Rogue Empire: Blake Carver Series Audiobook Review

“Rogue Empire” is a straight-out action thriller and a part of the Blake Carver series written by William Tyree.  The audiobook edition is narrated by Paul Christy.  If you are someone who likes rather complex stories involving intrigue, kidnapping, and spies, and counter-terrorism, this book has all of those for you.  On the other hand, if you like books that have a good amount of action, suspense, along with some romance, Rogue Empire also is a good book for you.  Because the story is rather complex and moves quickly from scene to scene, you will want to listen closely to this one, try not to listen while heavily distracted.  Although thriller books are not one of my favorite genres, I did enjoy this book apart from the many issues with the audio quality; discussed later in this review.  If any of the above sounds interesting, I would recommend you pick up Rogue Empire and give it a read over the audiobook edition.

What happens when pressure between two already on edge superpowers begins to spiral out of control because of a mis-targeted drone strike which goes awry?  Was the botched missile strike simply a technical issue?  Was it done on purpose for some other clandestine purpose?  Was it due to rogue code injected by someone or something else?  All of this happens in the opening chapters of this book.  As things progress, both countries come close to declaring all-out war against one another instead of working together to resolve their differences.  I am a person who works with technology every day, and overall, I thought the author did a decent job of researching and making sure what was created in the book was plausible.  There were only a few instances where I felt I had to suspend belief; but, that was not an issue for me knowing this is a piece of fiction.  I thought the premise was well developed and the book progressed in a way that seemed un-rushed.  In some ways, I felt the book was slower than expected, but this was often to permit better story or character development.  The tension continued to build throughout the first half of the book with most of the resolve coming near the end.

I found that I liked the main characters along with their backstory details.  I also found that I detested the villains in this book, but I think this was the author’s intention.  For me, the book felt like the television series 24, but on steroids.  I like that one of the characters had a disorder called total recall (not the movie) which was more like having a photographic memory.  This disability is used sparingly, so the character is not like one of the X-Men or other superheroes.  However, this power does assist him at getting out of a few situations as the story unfolds.  Not only are we dropped into exquisite world locations, but you are also introduced to some quite interesting and unique technology.  And, where there is technology you seem to always have hackers and malicious just around the corner.  For me, having a female U.S. President was a bit of a twist in the book and a nice surprise.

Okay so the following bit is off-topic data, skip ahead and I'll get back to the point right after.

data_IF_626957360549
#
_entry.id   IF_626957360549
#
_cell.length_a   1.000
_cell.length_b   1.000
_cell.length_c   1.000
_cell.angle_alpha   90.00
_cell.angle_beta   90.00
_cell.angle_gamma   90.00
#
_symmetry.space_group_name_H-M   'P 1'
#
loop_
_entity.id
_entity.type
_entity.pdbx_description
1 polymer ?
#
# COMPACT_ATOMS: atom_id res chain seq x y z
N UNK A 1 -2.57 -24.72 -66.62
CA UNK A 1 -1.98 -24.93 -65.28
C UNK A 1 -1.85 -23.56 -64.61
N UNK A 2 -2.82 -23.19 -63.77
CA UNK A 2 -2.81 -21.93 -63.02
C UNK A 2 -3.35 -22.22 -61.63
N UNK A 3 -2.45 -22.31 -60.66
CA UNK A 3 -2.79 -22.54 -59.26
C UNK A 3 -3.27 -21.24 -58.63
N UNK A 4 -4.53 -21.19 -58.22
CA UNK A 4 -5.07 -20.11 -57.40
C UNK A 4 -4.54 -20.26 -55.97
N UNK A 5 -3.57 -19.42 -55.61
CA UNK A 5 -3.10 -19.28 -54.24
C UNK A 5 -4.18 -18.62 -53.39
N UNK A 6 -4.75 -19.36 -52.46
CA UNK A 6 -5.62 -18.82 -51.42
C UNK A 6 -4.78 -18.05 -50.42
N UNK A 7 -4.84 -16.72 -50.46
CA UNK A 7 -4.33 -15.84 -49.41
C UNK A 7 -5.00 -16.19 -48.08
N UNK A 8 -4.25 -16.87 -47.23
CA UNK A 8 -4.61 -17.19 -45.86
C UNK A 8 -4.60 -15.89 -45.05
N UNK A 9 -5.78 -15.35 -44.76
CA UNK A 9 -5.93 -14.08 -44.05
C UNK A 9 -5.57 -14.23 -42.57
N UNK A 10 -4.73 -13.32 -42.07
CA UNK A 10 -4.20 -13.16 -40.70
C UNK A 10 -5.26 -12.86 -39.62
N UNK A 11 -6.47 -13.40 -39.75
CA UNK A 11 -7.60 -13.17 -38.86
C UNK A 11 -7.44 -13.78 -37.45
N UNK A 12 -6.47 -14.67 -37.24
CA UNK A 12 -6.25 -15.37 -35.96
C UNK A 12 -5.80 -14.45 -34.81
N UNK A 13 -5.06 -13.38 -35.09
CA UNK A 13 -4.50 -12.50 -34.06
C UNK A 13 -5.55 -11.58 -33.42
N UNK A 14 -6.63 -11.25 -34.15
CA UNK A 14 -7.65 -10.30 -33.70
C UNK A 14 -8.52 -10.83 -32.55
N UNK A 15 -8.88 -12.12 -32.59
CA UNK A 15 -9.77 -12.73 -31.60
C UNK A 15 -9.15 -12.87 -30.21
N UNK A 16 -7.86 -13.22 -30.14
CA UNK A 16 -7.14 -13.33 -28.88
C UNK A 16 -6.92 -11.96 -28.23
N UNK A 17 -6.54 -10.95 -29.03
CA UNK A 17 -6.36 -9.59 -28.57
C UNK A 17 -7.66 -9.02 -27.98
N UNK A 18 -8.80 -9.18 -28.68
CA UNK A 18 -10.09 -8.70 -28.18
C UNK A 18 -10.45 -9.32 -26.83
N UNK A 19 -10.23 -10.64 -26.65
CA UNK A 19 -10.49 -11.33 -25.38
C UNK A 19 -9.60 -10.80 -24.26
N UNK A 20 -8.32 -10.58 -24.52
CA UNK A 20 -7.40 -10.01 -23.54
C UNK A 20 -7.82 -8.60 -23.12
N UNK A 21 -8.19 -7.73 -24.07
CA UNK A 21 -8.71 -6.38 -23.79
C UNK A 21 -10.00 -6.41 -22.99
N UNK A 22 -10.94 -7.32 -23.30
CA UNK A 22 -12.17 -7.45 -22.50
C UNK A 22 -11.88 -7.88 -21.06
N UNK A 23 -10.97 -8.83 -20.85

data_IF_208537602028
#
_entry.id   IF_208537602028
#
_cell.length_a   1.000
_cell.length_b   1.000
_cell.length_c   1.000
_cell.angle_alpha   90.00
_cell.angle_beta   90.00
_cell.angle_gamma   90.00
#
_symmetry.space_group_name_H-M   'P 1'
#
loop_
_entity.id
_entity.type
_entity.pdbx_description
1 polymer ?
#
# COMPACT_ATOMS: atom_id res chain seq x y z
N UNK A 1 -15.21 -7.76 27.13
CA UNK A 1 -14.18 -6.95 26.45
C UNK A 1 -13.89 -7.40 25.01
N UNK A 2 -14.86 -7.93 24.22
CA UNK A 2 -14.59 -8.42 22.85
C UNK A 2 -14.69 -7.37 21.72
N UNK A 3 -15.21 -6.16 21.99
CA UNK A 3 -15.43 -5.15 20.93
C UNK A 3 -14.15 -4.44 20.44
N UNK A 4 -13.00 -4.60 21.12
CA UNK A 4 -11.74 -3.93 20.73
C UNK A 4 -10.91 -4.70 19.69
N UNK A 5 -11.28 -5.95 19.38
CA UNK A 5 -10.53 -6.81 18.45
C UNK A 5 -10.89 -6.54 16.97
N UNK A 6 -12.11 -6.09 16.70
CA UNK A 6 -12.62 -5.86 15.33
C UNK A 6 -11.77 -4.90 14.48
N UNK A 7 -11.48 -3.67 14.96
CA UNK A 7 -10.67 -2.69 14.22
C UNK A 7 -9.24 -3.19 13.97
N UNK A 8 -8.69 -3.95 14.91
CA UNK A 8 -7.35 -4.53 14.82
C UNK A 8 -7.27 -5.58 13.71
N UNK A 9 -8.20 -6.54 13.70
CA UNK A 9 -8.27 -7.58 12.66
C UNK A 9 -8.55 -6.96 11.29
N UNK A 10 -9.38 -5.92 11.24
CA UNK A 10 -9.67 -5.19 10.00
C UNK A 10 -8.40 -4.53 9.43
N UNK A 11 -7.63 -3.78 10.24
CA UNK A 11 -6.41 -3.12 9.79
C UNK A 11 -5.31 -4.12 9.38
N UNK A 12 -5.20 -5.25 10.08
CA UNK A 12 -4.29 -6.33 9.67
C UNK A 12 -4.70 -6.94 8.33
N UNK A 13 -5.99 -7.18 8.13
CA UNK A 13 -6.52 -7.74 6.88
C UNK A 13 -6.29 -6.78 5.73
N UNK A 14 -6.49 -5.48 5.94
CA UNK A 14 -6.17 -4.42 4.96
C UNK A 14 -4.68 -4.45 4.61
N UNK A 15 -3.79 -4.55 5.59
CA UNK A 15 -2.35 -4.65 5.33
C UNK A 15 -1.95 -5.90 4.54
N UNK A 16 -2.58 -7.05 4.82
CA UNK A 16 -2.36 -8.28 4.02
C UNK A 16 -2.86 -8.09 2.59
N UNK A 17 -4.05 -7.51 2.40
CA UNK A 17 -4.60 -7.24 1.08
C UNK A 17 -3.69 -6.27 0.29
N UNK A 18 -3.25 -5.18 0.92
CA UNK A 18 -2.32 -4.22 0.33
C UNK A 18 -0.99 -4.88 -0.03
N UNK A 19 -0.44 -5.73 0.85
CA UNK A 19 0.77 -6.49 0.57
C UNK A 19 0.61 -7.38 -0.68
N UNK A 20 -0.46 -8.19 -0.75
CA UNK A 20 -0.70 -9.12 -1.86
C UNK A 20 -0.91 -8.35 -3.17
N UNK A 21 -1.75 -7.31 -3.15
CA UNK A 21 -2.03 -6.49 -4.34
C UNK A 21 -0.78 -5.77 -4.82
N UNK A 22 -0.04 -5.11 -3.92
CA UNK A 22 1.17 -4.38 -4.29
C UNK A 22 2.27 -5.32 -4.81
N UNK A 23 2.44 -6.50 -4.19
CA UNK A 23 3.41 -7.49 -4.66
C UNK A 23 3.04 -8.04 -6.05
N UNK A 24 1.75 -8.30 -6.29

I’m not sure I would recommend this book for younger readers as there are times a fair amount of vulgar language is used.  Often such language is in small bursts and usually confined to one or two characters.  In some ways, it was not used as frequently as I would have suspected, however it was present and seemed to get worse as the book got closer to its end.  As expected, there are also a few scenes that may not be appropriate for younger readers due to graphic violence or subject matter.

So, let me move to the area that I had the most difficulty with this book; its audio quality along with some slight narration issues.  Paul Christy has a fair number of audiobook narrations under his name, so I was surprised to find the issues I did with this book.  There are numerous places where you can clearly hear the audio has been patched or edited.  I’m not sure if the book was being written at the same time it was narrated and edits needed to be injected after the fact.  But, there were enough instances that I lost count and these often distracted me enough that it pulled me out of the story for brief moments.  Two examples are around the 1:20 and 1:54 minute marks.  There were also a few places where volume inconsistency was observed along with a few mispronounced technology phrases, such as URL spoken as ‘eral’ and not the letters themselves.  If you are one who is a purist when it comes to your audiobook quality, I would steer clear of this one and pick up the book instead.  If you are one who can get past a few bumps along the way, the book is still worth it even having a few blemishes.

In summary, if you like thrillers or enjoy books involving political conspiracies and counter-terrorism, I suggest you pick up this book and give it a listen.  That is if you can get over the many audio recording distractions and some of the language found in this book.

Disclaimer: I was voluntarily provided this review copy audiobook at no charge by the author, publisher and/or narrator.

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